Pistons: What caused them to fail? How can I tell?

There are three basic reasons for piston failure: Defects, overheating, and detonation.

Defective pistons: A typical piston failure that is indicative of a design or manufacturing flaw almost always includes evidence of cracking. If it is a design issue, the crack will usually start at the top of one of the wrist pin bores where the crown is thinnest and propagate across the crown of the piston. The combustion gasses usually burn a hole through the crown before the crack gets to the other side, causing a loss of compression. When compression is lost, the piston loads decrease substantially, and as a result the crack stops propagating. See an example of this in the image below. This crack started at the right and by the time it got to the far side of the piston, the combustion gasses burned a hole through the top about 1/3rd of the way over from where the crack started:

When a crack is found that starts somewhere other than at the top of the wrist pin bore, it is usually a manufacturing defect. The crack will start wherever the defect is located, which could be random. One thing to note about either type of crack-related failure is that it is rarely isolated to just one piston.

That is because pistons are manufactured by many hundreds if not thousands at a time. The resulting problem usually affects many, many engines—not just one piston in one engine.

Overheating due to lack of cooling: This is when an engine gets too hot due to insufficient cooling. This could be due to a failure of a component and sudden loss of coolant, a clogged radiator, or a broken water pump belt for example. Overheating of this type usually causes the piston skirt to seize in the cylinder, causing uniform damage on the skirts– which is where the piston/cylinder clearance is tightest (.0015-.0035” diametrically on a GoWesty water boxer), and looks like this photo:

In the case of seizures due to overheating, the oil film breaks down as a result of excessively high temperatures. Initially, this causes mixed friction with individual friction marks. The material at the friction marks then heats up further and the piston loses all lubrication.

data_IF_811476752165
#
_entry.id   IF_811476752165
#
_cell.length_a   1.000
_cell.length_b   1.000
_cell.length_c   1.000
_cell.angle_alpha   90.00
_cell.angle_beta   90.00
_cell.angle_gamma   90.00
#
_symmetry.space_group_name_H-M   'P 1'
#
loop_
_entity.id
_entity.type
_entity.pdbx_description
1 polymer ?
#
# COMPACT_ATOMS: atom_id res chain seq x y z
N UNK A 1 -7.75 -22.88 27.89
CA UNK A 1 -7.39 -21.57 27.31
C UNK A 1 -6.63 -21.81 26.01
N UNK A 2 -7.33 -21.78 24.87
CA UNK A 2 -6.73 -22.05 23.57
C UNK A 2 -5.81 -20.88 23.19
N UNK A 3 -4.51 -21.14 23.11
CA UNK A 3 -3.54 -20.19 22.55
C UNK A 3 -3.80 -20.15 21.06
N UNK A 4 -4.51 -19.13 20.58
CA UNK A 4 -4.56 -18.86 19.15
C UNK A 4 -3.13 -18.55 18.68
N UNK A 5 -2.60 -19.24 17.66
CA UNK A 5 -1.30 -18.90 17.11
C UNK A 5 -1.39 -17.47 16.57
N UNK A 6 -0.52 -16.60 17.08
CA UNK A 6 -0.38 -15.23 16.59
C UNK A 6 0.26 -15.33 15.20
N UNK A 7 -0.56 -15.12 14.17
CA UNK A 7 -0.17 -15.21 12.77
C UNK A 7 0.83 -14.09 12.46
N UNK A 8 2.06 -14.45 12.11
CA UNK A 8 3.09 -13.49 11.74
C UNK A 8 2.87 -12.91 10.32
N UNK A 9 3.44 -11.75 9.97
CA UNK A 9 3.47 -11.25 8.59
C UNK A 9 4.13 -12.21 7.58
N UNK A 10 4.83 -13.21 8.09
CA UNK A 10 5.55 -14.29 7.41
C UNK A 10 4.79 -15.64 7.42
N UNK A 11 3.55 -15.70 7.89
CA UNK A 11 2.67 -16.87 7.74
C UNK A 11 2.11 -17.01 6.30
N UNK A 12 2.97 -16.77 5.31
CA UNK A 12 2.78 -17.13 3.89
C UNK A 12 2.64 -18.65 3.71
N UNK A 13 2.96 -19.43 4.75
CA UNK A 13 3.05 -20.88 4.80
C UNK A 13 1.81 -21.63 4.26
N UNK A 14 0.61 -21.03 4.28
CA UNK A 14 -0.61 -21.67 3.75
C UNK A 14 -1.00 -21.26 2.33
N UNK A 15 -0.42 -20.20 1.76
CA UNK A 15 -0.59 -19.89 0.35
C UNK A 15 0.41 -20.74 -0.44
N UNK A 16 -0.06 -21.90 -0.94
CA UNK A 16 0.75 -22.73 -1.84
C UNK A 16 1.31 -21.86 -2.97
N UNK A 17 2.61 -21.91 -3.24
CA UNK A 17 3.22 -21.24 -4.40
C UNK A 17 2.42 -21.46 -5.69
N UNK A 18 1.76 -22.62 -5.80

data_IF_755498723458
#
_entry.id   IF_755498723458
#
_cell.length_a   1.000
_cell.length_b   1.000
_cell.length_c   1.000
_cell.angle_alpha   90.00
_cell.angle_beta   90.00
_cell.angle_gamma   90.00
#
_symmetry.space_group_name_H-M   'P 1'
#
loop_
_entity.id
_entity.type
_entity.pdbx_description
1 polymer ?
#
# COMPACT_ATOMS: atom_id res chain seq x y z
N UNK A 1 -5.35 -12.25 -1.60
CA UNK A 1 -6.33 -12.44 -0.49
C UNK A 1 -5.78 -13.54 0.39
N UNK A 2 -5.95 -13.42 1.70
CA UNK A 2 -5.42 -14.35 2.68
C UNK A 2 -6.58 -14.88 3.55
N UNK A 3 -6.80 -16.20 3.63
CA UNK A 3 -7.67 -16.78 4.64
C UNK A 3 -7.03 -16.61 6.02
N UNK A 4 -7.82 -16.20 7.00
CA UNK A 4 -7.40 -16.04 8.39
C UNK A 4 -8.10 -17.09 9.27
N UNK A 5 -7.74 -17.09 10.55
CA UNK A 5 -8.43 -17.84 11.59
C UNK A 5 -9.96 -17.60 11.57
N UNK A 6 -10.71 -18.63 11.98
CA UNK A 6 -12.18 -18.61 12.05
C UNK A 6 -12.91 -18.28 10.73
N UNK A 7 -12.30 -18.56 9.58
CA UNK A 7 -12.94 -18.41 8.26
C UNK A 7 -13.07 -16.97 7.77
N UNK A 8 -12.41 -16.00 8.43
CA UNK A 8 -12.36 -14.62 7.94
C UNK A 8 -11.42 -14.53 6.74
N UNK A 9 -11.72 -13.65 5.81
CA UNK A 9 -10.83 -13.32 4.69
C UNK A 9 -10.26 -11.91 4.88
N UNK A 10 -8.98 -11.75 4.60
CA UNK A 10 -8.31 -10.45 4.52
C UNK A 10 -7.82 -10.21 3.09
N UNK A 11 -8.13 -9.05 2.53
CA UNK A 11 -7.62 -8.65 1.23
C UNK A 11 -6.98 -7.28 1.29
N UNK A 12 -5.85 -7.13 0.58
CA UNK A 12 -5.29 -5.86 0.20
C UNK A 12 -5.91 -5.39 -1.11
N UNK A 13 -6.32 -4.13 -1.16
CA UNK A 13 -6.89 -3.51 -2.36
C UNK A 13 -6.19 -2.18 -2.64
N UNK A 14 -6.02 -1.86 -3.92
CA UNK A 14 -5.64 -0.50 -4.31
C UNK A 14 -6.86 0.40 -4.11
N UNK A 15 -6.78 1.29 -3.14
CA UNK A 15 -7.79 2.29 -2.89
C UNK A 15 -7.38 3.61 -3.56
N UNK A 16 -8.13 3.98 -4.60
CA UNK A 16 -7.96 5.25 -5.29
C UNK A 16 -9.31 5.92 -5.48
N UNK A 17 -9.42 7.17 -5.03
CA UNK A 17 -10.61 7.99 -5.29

Overheating due to detonation: Detonation is also known as “pinging” or “knocking” or “pre-detonation.” Detonation causes a hammering load on the top of the piston, at a rate of around a thousand times per second. It also causes super high combustion chamber temperatures overheating the top portion of the piston. The top of a piston is fitted much more loosely than the skirt because, even under normal conditions, it is exposed to the combustion chamber and therefore gets way hotter than the bottom of the piston that is exposed to the crankcase oil. Because it gets hotter, the top of a piston needs more room to expand. When only the top gets too hot (detonation with good cooling system), it grows larger than the skirt and seizes to the cylinder, which makes it even hotter due to the added friction.  The resulting damage on the piston looks like this typical Google image search result:

Severe or prolonged detonation can cause damage to the pistons. In some extreme cases, the piston ring breaks away.

The cause of detonation is low octane fuel and/or too much ignition timing advance. On a water boxer, it is critical to set maximum advance to no more than factor specifications, which is 35 degrees at 3000 rpm:

This is especially important on larger displacement water boxer engines that have higher compression ratios. The original 1.9 and 2.1 water boxer engines sold in the USA had a compression ratio of around 8.8:1. GoWesty 2200, 2300, 2450 and 2700 engines have a compression ratio of 8.8, 9.0, 9.4, and 10.0 respectively and are therefore more susceptible to detonation. So much so, that we cannot warranty our 2700 unless it is also purchased with our GW-EFI system, which has a knock-detecting system built-in that automatically reduces timing if detonation is detected.

Yeah: GoWesty has your back!